This brings us to a larger point when discussing the idea of witchcraft and people of color, I mentioned how queer culture relates to witches as it gives them a sense of power, I think it is also important to look at how other races relate to this. This piece from Variety ties into that larger issue of how Black Witches had felt failed by Hollywood.
“It’s almost like Black women have to give up their power no matter what,” Makhosi says.
While Isabella doesn’t have to give up her power as she is still discovering it even as a dog, there is another aspect, where while she still has her humanity, you can see how much this moment has gotten to her after it seems as though all is lost.
This may seem like a small thing but it speaks so much to how much Isabella lost when she was turned into a dog. She lost a part of herself because of this act.
This is something that we see often with Black witches and it’s hard to recall the last time, there was a story about witches where the main character was Black. The closest is maybe Sarah Fier but even then, that is a stretch to say as the main character Deena was just Sarah’s story through her eyes and the real Sarah was white, so that doesn’t count. There’s also Rochelle in The Craft but that presents another problem, it shouldn’t be this hard to think of witches that aren’t white.
I will take full responsibility and say this is most likely a blind spot of my own doing that I could improve upon but I also return to my original statement in how these characters deserve better treatment than they have been given. While looking at how Isabella is treated, I think it is also key to look at how Poppy is treated, and well, she does get a little bit better treatment than her crush.
Okay, first of all, I don’t get why Poppy is wearing a witch’s hat in her introductory post as she doesn’t believe her parents’ story about The Sanderson Sisters returning and finds it embarrassing until she accidentally brings them back to impress Isabella. And this book is told from her perspective in a first-person present tense. This is a style that isn’t often used and after reading this book, I can see why. It’s an odd style to write in as it is meant to make you feel as though you are part of the action as it is happening but it’s a little confusing as to how she can know how some of the action happening when she isn’t around. It also does provide us with good insight into her character.
That is one thing I do like about Poppy’s journey as she learns to come to terms with her parents’ story and even learning about how Jay and Ernie were locked in cages and we get to hear how that affected them.
What I like about this is that it shows that while yes, he may have been a bully, his life was still ruined by what Max did and Poppy can understand this. This doesn’t have too much to do with her journey with Poppy and ISabella getting together but it is still I believe key to look at. As not only does it help Poppy to better understand her parents but also what it must’ve been like for them growing up.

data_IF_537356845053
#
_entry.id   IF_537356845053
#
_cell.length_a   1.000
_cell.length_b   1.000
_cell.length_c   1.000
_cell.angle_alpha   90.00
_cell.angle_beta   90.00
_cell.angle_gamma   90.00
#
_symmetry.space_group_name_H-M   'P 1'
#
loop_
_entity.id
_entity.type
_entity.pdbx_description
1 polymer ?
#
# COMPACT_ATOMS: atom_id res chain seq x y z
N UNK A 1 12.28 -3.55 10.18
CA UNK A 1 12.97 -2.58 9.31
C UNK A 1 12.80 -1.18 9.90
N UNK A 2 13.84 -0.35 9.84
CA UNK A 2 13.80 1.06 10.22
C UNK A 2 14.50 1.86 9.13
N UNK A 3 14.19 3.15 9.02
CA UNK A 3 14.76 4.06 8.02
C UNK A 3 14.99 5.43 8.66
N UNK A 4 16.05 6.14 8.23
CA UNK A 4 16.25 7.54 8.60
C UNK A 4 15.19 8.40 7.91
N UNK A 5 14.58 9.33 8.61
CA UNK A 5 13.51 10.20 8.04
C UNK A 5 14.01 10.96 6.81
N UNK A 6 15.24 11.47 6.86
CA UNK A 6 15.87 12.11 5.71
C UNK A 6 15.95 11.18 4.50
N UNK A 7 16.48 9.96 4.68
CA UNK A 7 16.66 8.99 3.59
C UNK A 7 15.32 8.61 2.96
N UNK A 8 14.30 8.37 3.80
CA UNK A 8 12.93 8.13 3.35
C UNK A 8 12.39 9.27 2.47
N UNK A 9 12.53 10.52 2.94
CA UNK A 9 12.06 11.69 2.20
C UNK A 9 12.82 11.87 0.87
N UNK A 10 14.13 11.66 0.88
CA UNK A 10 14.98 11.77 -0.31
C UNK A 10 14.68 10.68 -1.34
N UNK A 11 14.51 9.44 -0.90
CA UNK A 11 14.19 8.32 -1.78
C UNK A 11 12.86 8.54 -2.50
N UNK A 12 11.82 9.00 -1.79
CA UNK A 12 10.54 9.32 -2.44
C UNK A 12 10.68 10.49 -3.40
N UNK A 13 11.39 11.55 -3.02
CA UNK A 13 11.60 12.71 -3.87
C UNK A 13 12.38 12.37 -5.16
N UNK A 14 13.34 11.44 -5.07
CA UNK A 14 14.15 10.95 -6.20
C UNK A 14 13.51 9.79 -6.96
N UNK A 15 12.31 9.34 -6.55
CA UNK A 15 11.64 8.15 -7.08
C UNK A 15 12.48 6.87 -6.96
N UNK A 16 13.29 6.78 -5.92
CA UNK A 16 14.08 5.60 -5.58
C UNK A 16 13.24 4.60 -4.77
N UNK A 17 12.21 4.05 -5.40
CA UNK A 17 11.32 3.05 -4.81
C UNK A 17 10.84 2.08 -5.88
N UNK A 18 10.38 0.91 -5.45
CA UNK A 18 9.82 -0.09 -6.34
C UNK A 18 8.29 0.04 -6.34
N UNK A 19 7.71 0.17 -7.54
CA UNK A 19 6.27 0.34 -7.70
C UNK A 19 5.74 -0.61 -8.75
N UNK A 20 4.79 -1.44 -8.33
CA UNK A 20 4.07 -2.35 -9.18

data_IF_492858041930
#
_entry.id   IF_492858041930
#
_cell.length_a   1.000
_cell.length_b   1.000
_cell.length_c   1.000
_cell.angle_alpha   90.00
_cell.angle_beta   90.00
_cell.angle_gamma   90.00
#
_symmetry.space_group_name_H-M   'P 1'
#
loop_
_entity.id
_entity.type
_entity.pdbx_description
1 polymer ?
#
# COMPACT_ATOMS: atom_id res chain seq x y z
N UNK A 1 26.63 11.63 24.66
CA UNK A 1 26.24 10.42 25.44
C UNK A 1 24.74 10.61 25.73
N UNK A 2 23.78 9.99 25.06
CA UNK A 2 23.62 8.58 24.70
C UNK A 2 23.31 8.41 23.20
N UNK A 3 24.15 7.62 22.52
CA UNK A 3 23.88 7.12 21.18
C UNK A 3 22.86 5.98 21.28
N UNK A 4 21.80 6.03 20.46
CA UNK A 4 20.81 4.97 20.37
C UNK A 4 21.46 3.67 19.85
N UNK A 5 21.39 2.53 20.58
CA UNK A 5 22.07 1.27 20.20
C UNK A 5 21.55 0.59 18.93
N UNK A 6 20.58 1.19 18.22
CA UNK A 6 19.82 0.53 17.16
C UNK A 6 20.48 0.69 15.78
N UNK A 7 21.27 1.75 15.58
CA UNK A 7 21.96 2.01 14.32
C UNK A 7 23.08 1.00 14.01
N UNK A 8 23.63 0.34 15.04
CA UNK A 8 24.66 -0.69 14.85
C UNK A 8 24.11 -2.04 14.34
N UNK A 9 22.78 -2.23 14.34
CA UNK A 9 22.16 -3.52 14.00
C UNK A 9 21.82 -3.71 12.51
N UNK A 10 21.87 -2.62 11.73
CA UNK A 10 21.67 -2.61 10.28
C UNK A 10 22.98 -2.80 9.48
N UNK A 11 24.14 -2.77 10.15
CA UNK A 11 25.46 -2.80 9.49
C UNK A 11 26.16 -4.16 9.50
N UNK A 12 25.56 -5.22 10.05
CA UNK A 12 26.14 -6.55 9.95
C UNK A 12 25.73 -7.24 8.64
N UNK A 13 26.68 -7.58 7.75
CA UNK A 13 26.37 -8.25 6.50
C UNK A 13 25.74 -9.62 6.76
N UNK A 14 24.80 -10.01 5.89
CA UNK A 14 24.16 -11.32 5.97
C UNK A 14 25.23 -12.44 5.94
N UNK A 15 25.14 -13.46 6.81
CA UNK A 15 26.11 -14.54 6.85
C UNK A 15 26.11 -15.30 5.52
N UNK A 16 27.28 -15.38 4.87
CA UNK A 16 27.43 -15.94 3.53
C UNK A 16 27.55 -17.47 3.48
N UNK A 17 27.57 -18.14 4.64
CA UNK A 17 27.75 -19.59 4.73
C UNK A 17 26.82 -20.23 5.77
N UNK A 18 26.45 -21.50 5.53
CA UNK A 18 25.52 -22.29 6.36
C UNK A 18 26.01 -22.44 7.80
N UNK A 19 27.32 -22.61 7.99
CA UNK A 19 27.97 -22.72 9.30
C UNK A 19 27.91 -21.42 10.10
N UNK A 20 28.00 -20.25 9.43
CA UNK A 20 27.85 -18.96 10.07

Now as for how Poppy feels about Isabella, she’s got it bad. There are two instances where she mentally gets angry when two characters insult Isabella.
Both of these moments once gave me major Lumity vibes and especially made me think of the “Stay away from my Luz” moment from Escaping Expulsion.
It is rather sweet to see how much Poppy cares about Isabella and is willing to go to great lengths. Of course, she’s worried about her parents and aunt who are trapped in Hell but the way she speaks about Isabella hits differently.
This shows how much Poppy truly cares about Isabella and would do anything to keep her safe. I’d apologize for the Lumity comparisons if I was sorry for them but I’m not. There are two really sweet moments towards the end, first when Poppy thinks she has lost Isabella but Isabella throws her arms around her and it gives me “awesome girlfriend vibes”.
Poppy and Isabella are a very sweet couple and you can truly feel the love they have for one another especially when Isabella goes in to kiss Poppy at the end.
This highlights something else that is huge, you may have noticed that I mentioned The Owl House a lot in this entry, and well yes gay witches and all but Dana Terrace has stated that she wanted The Boiling Isles to be a place that was free of homophobia and that is great. This book is similar no one ever mocks Poppy or Isabella for being gay nor is it ever made a big deal of. Sure, reports such as this made it a big deal when the book was first announced but there is a difference between news outlets making it a big deal and the story making it a big deal.
the second portion of the book focuses on three new teens, including Poppy and Isabella, who are caught in their own battle against the Sanderson sisters, who have seemingly returned from the dead. The two teens team up with another friend, Travis, and the group finds themselves battling the Sandersons on Halloween night 2018. Sounds pretty great, right?
An example of a story that makes having a gay character seem like a big deal and as though they deserve a pat on the back for inclusion is the elsewhere scene from Jungle Cruise.
I will not say that scene was put in there just to score points because I find that idea rather gross but I will say that it was handled poorly whereas with the characters of Poppy and Isabella, their development felt natural and it was nice to follow their journey even with the one major misstep that I spoke of. If you are a fan of Hocus Pocus, this sequel is a nice read and is something to tide us over until the Disney+ sequel hits and I hope they use some plot elements from this book but I’m doubtful.